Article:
What do price discovery metrics really measure?

Research output: Contribution to journalArticlepeer-review

Abstract

A market is typically considered to dominate price discovery if it is the first to reflect new information about the fundamental value. Our simulations indicate that common price discovery metrics – Hasbrouck information share and Harris–McInish–Wood component share – are only consistent with this view of price discovery if the price series have equal levels of noise, including microstructure frictions and liquidity. If the noise in the price series differs, the information and component shares measure a combination of leadership in impounding new information and relative avoidance of noise, to varying degrees. A third price discovery metric, the ‘information leadership share’ uses the information share and the component share together to identify the price series that is first to impound new information. This third metric is robust to differences in noise levels and therefore correctly attributes price discovery in a wider range of settings. Using four recent empirical studies of price discovery we show that the choice and interpretation of price discovery metrics can have a substantial impact on conclusions about price discovery.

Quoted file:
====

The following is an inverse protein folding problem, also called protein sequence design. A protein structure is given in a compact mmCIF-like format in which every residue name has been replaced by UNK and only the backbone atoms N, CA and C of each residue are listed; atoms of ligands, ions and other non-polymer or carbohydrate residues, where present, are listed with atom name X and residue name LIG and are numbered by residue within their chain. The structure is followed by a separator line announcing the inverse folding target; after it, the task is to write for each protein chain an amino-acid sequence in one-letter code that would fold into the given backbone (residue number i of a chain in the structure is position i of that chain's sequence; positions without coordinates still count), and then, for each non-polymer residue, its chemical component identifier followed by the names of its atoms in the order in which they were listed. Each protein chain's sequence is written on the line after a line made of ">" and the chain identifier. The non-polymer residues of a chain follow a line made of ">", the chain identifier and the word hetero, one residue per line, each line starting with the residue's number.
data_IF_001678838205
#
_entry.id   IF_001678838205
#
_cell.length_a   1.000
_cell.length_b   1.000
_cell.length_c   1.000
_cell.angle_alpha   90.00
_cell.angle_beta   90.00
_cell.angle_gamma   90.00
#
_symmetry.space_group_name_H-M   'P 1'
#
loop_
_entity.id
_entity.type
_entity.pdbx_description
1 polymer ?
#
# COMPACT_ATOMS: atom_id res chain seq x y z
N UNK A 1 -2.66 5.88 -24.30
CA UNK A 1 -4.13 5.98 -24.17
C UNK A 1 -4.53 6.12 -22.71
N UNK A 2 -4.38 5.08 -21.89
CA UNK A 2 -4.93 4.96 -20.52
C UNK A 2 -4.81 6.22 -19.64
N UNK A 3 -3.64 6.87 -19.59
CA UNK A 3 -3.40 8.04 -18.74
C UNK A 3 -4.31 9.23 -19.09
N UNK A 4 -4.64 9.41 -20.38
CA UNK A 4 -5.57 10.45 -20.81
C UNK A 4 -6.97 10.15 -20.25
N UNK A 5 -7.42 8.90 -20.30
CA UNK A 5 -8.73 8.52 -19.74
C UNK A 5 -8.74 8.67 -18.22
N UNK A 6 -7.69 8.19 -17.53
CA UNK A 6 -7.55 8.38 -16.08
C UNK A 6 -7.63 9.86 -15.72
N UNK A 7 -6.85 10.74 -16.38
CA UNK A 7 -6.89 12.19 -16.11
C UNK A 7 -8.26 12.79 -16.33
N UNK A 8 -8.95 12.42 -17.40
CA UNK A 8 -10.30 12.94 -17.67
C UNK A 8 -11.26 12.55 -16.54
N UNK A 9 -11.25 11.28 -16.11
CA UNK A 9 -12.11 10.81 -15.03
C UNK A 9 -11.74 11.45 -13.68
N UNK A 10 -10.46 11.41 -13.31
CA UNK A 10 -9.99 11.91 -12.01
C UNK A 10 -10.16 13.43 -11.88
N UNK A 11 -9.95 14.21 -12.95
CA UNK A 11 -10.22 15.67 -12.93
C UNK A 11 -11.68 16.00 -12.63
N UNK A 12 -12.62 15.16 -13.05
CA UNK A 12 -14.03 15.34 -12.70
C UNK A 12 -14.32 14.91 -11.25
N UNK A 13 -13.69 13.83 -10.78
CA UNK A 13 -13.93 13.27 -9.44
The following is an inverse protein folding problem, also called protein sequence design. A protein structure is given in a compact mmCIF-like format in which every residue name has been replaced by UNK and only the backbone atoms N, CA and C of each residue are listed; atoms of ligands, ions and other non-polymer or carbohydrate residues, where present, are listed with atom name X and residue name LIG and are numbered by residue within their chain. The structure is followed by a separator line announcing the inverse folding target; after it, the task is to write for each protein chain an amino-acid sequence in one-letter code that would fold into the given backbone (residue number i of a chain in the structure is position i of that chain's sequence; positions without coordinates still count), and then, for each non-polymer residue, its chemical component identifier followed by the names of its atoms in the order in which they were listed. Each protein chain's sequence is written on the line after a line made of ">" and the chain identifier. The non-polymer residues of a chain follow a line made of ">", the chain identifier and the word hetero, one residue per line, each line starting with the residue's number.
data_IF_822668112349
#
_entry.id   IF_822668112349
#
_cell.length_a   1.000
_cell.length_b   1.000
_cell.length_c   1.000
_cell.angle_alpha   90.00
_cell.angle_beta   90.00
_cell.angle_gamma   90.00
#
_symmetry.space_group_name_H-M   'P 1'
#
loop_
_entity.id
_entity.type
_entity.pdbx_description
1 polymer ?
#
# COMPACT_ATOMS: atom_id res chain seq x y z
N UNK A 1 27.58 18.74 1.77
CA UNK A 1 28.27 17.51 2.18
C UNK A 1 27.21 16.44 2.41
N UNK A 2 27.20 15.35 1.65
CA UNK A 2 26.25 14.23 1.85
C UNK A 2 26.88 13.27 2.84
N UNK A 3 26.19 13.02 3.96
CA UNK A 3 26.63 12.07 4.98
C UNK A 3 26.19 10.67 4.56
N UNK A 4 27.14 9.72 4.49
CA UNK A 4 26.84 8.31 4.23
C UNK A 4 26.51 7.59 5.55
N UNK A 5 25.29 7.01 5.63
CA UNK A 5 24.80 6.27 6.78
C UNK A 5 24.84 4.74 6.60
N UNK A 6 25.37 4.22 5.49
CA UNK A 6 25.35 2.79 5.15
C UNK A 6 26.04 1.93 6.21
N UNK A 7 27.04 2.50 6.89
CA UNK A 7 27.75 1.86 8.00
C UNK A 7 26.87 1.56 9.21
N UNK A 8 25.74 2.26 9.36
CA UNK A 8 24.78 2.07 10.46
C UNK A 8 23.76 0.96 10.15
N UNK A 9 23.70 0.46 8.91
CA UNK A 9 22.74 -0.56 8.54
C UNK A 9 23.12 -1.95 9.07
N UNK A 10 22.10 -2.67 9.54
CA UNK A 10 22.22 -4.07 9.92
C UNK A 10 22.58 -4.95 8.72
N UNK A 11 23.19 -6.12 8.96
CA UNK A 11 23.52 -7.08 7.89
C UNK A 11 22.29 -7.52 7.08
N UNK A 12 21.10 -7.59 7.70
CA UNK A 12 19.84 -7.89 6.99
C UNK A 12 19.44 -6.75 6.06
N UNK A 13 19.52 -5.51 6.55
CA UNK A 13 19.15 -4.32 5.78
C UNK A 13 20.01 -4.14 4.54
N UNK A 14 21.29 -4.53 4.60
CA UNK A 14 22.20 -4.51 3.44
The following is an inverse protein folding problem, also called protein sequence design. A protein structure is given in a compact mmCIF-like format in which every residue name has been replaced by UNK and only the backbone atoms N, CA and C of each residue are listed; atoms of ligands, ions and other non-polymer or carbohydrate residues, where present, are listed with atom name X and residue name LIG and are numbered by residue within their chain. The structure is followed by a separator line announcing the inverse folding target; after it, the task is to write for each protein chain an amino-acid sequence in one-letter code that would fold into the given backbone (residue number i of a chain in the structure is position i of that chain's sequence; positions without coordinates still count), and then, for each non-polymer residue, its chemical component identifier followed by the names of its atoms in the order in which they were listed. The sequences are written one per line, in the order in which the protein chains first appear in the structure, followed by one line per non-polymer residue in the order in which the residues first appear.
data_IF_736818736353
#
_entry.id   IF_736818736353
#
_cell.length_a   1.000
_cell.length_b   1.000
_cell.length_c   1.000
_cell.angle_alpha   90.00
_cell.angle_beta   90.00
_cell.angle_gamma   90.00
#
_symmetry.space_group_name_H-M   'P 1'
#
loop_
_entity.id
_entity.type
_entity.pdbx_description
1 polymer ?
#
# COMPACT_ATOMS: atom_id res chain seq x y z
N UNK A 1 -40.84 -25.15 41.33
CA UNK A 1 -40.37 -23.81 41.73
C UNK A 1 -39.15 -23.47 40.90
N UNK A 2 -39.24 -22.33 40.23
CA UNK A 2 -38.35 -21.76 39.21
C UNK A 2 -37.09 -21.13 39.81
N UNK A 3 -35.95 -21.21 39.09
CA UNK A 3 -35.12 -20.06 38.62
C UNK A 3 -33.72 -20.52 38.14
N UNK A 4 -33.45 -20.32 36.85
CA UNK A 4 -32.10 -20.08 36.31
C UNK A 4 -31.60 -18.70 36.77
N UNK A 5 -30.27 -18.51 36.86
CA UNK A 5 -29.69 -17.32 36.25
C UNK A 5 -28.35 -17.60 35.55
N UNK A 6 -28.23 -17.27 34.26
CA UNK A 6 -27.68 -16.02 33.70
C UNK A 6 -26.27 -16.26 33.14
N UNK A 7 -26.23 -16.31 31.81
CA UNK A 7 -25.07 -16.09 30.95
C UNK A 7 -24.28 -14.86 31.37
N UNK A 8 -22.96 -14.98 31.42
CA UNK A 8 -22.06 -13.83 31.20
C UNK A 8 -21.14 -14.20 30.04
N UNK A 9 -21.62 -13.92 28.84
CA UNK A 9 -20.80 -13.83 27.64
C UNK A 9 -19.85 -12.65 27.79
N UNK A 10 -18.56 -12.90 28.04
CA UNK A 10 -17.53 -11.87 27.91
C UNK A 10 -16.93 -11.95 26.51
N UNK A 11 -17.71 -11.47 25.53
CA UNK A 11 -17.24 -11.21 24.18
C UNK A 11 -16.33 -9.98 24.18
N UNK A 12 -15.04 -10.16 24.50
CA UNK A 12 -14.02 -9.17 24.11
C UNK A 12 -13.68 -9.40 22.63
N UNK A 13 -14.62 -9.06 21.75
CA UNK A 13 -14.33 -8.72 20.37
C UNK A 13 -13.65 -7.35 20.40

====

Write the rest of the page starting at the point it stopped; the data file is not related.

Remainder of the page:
Original languageEnglish
Pages (from-to)68-83
JournalJournal of Empirical Finance
Volume23
Issue number1
DOIs
Publication statusPublished - 24 Mar 2013

Keywords

  • price discovery
  • information share
  • component share
  • information leadership share

Fingerprint

Dive into the research topics of 'What do price discovery metrics really measure?'. Together they form a unique fingerprint.

Cite this